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Microsoft is reportedly working on a foldable mobile device codenamed Andromeda and the company has applied for several patents to secure the design for the rumoured device. A new patent published earlier this month suggests that Microsoft might be working on a multi-screen mobile computing device (smartphone, tablet or laptop) with a focus on video calling.

First discovered by us, the patent titled “Three-way video calling on hinged multi-screen device” was filed on June 30, 2017 (just a year ago from today) and the U.S. Patent and Trademark Office¬†published the patent¬†on July 3, 2018.

There’s a chance that this patent has nothing to do with a mobile device (smartphone) but even if it’s a laptop, the concept is quite interesting and innovative.

The patented mobile computing device has a processor, an accelerometer, and two displays. Interestingly, both of the displays feature a camera. The device is configured in such a device that will “cause the first and second display devices to each simultaneously display image data captured by the second camera, and image data received from a remote computing device”.

“Users interact with multi-screen mobile devices throughout a variety of positions, including holding the device vertically, holding the device with a primary screen facing toward the user, holding the screen with a second screen facing toward the user, and other positions and orientations. Conventionally, it may be difficult for users in the same physical space to be part of a video call when they are not in proximity to one another, especially when there are three or more participants. They may lose sight of each other or a remote user, and it may be difficult to tell if the users are in frame of the cameras recording them,” Microsoft explains the device in the background section of the patent application.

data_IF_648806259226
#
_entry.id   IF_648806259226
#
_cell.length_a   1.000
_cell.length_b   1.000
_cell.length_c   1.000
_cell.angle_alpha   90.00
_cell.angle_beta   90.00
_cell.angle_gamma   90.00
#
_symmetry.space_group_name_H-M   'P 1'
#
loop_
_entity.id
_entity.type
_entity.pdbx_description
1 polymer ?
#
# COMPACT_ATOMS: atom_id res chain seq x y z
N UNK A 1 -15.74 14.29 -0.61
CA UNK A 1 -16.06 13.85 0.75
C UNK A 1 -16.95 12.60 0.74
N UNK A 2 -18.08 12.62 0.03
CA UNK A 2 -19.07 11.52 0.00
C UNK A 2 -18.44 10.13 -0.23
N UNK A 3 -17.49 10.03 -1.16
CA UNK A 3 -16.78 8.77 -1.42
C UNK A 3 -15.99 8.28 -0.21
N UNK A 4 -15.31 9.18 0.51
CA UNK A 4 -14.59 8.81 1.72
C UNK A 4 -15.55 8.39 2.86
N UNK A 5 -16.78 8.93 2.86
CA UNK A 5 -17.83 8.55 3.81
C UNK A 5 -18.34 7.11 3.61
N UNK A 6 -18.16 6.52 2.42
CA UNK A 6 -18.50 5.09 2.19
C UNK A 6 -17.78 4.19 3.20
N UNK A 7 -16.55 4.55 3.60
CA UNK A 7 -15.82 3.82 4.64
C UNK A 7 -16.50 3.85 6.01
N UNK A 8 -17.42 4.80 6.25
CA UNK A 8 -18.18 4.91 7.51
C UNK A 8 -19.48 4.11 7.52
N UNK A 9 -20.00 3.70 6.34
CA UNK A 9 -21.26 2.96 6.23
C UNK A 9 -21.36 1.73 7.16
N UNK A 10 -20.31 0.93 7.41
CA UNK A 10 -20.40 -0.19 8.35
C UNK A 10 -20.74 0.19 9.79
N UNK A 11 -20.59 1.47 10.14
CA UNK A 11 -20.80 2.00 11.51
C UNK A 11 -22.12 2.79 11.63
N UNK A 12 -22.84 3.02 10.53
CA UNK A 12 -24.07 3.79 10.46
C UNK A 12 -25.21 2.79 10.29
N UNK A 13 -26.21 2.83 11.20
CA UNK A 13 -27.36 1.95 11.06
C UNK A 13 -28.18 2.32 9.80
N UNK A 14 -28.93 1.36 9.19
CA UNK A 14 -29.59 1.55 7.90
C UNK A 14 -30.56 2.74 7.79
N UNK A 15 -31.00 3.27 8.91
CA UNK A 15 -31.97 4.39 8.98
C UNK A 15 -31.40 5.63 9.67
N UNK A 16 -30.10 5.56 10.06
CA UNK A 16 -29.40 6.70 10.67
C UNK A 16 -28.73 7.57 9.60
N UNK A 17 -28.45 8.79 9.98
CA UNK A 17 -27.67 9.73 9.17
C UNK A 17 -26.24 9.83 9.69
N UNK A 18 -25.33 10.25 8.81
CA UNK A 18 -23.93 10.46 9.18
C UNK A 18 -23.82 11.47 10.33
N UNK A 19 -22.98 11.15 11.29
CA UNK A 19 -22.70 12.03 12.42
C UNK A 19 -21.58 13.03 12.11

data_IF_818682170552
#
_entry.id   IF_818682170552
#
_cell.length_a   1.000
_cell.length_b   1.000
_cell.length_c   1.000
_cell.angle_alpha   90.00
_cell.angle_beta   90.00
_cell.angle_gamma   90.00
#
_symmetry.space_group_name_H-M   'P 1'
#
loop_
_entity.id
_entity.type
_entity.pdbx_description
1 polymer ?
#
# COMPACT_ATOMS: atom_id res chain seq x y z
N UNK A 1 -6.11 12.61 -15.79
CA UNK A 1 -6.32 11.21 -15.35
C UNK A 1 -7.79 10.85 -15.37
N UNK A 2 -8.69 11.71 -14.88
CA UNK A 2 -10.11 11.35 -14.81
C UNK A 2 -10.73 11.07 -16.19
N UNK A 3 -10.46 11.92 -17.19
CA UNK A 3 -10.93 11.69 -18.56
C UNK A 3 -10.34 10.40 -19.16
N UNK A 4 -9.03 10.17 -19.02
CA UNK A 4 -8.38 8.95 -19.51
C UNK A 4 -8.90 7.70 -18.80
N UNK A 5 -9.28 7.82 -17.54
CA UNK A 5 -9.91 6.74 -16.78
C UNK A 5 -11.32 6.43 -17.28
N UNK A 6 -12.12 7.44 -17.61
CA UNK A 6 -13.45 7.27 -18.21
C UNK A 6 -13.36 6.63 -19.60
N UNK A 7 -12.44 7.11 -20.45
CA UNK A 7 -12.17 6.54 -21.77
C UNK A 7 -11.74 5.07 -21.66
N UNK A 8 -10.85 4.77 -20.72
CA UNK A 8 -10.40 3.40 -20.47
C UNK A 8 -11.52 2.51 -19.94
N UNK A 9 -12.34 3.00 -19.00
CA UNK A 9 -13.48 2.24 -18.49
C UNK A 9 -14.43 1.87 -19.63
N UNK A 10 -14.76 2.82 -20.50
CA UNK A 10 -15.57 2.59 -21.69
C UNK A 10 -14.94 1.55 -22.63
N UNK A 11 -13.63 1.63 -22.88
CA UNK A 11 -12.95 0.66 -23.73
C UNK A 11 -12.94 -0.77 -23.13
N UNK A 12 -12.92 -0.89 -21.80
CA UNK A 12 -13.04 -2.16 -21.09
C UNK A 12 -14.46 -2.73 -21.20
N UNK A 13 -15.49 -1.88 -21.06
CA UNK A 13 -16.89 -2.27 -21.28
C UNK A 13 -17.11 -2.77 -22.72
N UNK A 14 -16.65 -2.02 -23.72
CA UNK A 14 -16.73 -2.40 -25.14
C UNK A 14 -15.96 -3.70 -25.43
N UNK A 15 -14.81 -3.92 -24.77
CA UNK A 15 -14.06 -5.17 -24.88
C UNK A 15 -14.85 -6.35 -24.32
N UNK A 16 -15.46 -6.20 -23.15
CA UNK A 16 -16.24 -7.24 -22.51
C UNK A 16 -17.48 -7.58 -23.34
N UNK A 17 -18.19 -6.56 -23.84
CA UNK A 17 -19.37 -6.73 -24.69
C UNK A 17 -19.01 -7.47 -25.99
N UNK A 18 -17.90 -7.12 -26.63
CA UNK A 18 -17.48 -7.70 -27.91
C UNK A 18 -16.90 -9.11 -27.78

Mobile computing device patent

Microsoft has discovered a solution to deal with this issue and the method is explained below:

To address the above issues, a mobile computing device is provided. The mobile computing device may comprise a housing having a first part and a second part, the first part including a first display and the second part including a second display. A first camera may be mounted in the first part of the housing, and a second camera mounted in the second part of the housing. A processor may be mounted in the housing and configured to operate in a camera mode in which the processor is configured to process image data captured by the first and second cameras. When a predetermined trigger condition is satisfied, the processor is configured to cause the first display to concurrently display a video feed of the image data captured by the second camera and a video feed of image data received via a computer network from a remote computing device, and to cause the second display to concurrently display the video feed of image data captured by the second camera and the video feed of image data received via the computer network from the remote computing device“.

As noted above, this patent could be for a large screen device such as a laptop and it may feature two displays and two cameras to enable video call functionality in three different positions.

About The Author

Mayank Parmar

Mayank Parmar is an entrepreneur who founded Windows Latest. He is the Editor-in-Chief and has written on various topics in his seven years of career, but he is mostly known for his well-researched work on Microsoft's Windows. His articles and research works have been referred to by CNN, Business Insiders, Forbes, Fortune, CBS Interactive, Microsoft and many others over the years.